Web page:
4. Shenvi only articulates what is called the “strong” version of standpoint epistemology, which might sustain that those who occupy a given position in the social structure (or raced/gendered/queered etc. body) see the “truth” of that structure in a way no others can. Yet most critical theorists in fact sustain a weaker version of standpoint epistemology—one that grants the uniquely powerful insights that the oppressed may have about the nature and quality of their oppression, as a corrective to the often arrogant assumptions of “objective” social science. Critical theorists would indeed sustain that whites tend to be socialized into ideologies that deny racial privilege (i.e., they are “blind”), but it would be self-defeating to believe that this situation is not correctible through humility, self-reflection, and education. Similarly, there are plenty of those who experience racial discrimination but who, because of their own ideological education, blame themselves for their condition rather than a pernicious social structure.
We must remember that the social sciences consist of highly conscious and enculturated organisms studying other conscious, enculturated organisms. The procedures of the natural sciences are often transferred over to the social sciences, with the presumption that we can study and predict the “laws” of human society just as we might the natural world. But critical theory rightly insists, along with a broader interpretive and pragmatic tradition (e.g., W. Dilthey, P. Ricoeur, J. Dewey), that humans studying humans requires a kind of procedural reflexivity often lacking in mainstream social science.
Dr. Bradley A. U. Levinson
And last, just to be 100% sure, I did ask one final clarification question of Dr. Levinson: “If Shenvi’s four ‘tenets’ were accurately stated, would they properly represent the ‘core’ of critical social theory, or would they—again, if accurately stated—merely represent some ideas included in CT’s, though also common to other traditions?” Dr. Levinson replied:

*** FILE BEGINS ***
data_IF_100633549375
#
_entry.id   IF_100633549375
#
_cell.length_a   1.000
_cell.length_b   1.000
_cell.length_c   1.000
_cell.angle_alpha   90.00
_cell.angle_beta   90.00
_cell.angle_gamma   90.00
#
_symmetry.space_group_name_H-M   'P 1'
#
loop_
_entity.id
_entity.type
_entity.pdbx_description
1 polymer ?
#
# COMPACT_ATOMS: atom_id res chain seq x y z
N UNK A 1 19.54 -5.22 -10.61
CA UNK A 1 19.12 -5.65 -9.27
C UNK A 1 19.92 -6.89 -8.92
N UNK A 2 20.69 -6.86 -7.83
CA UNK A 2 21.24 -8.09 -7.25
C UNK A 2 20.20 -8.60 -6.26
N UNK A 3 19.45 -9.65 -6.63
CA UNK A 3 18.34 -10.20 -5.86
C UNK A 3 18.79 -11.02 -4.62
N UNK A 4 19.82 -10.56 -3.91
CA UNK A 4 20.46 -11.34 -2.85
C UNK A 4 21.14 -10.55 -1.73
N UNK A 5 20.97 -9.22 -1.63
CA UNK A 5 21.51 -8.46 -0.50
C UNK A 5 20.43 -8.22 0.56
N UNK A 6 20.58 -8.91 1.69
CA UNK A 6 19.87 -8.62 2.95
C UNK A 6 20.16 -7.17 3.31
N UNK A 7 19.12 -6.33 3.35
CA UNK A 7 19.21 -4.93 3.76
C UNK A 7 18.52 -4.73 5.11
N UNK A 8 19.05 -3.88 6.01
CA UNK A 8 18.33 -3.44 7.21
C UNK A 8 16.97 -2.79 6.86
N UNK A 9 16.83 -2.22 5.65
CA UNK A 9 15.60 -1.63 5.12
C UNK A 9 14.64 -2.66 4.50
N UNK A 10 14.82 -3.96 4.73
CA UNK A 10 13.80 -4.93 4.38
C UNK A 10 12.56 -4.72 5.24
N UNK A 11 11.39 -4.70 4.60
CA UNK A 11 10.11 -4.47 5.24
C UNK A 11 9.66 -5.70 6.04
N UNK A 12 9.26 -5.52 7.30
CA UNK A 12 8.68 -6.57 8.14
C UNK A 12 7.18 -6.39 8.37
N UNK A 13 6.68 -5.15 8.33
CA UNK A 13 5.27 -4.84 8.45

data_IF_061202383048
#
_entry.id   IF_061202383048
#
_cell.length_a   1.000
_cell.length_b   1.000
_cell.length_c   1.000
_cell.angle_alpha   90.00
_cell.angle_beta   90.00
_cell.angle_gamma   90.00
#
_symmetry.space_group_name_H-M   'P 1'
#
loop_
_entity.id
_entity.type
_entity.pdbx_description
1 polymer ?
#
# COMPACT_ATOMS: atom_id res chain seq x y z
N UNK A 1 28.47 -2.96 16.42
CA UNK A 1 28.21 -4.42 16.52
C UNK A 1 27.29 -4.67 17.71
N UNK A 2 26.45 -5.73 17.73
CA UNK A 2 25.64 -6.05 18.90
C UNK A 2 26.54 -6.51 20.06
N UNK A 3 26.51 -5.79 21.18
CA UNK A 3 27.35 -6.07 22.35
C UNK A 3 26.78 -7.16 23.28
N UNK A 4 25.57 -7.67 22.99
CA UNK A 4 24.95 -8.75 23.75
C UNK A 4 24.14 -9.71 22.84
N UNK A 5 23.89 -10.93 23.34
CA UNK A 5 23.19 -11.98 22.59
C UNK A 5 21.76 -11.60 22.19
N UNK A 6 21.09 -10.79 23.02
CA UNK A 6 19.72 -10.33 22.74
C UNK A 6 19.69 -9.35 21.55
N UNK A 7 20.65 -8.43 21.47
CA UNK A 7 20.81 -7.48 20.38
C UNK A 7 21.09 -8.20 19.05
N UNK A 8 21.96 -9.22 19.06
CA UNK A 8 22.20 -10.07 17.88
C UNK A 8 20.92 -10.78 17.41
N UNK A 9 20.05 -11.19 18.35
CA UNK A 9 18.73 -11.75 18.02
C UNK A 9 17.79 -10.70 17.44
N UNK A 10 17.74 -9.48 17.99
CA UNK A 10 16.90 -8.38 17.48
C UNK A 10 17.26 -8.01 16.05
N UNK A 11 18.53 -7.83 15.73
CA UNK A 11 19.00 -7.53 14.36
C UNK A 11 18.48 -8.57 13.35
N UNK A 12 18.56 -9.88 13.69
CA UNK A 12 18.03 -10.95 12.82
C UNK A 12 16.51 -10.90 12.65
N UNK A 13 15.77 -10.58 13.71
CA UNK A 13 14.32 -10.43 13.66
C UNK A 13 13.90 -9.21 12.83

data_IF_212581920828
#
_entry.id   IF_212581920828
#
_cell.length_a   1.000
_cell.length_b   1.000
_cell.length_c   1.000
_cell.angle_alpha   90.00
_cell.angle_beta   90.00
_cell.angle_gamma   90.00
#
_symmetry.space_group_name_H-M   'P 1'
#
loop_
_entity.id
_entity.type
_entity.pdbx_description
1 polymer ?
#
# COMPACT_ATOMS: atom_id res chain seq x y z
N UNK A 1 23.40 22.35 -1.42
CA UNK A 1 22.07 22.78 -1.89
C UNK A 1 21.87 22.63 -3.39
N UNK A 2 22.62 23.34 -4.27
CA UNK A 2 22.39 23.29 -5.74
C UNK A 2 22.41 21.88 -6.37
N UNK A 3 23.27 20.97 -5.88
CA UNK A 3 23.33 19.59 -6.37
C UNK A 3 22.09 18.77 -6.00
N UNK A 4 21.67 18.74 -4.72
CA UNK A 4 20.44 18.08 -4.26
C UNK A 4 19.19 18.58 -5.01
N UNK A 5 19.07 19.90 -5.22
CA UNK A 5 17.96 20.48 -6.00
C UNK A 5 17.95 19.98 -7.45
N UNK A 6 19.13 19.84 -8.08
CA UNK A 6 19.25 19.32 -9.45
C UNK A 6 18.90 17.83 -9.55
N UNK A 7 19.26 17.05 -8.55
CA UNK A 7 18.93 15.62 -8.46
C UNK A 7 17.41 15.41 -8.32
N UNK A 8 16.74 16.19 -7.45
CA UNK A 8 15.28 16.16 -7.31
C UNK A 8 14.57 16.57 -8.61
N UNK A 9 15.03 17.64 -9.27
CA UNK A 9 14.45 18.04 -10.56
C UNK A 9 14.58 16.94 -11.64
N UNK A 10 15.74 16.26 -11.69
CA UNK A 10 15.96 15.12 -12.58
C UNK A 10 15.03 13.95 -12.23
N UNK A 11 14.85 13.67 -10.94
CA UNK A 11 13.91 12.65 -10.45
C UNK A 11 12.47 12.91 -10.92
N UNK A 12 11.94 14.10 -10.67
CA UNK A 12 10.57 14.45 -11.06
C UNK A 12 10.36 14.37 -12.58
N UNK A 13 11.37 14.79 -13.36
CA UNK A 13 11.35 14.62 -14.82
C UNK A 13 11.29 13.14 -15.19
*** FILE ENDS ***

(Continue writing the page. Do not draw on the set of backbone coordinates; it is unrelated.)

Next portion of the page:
Tough to say how they might be more “accurately stated.” In any case, no, I don’t think they capture the “core” of critical social theories. I think the Intro to my book gets closer to doing that “properly.”
Here is a salient portion from the “Intro” Dr. Levinson refers to:
So what do these theoretical traditions have in common, and what enables us to be audacious enough to call them all “critical,” when their influences and assumptions may otherwise be so varied? Perhaps it is best to articulate this in terms of common values and common goals. Here are a few that might inform a critical project, just for starters:
- Participatory democracy and self-determination
- Social justice, equity, and respect for human dignity across lines of cultural difference such as class, nation, race, gender, sexual orientation, age, and the like
- A redistributive, sustainable, and community-oriented economy
- Equality of economic and educational opportunity and an abatement of severe income inequalities
- Environmental awareness and responsibility
- Critical awareness of power and social interdependence
This is a dangerous list, we realize, in the sense that it projects certain values of the present onto thinkers of the past. Few critical theorists would selfconsciously embrace all these values and goals; certainly, Antonio Gramsci (Chapter 2) was not an environmentalist, nor was Horkheimer a great proponent of gender equity. Some, like Foucault (chapter 5), might even reject these values, insofar as they represent a singular normative vision. Still, we suggest that such a list provides a handy reference for the contemporary critical theorist. And if you share most of the values and goals just articulated, then you may well be a critical social theorist, too!
But of course values and normative goals are not enough to identify a critical social theorist.A lot of “liberal positivists” may in fact share such goals. [Emphasis mine] So we have to go a bit further, into the procedural realm. Following Agger (2006, 4–5) and Allan (2005, 16), we would add just a few more defining characteristics. Critical social theory is driven by
- “value-rationality” rather than instrumental rationality. In other words, it is not neutral in reference to values and has a definite (though not teleological) conception of “progress” and the social good, often a utopian vision or concept of “liberation.”
- the assumed need to dismantle and critique taken-for-granted ideologies, to challenge the “false consciousness” (Lukács) or “misrecognition” (Bourdieu) that enables social domination.
- an understanding of domination as structural yet dialectically connected to agency in people’s “everyday lives.”
(Beyond Critique, pp. 10-11)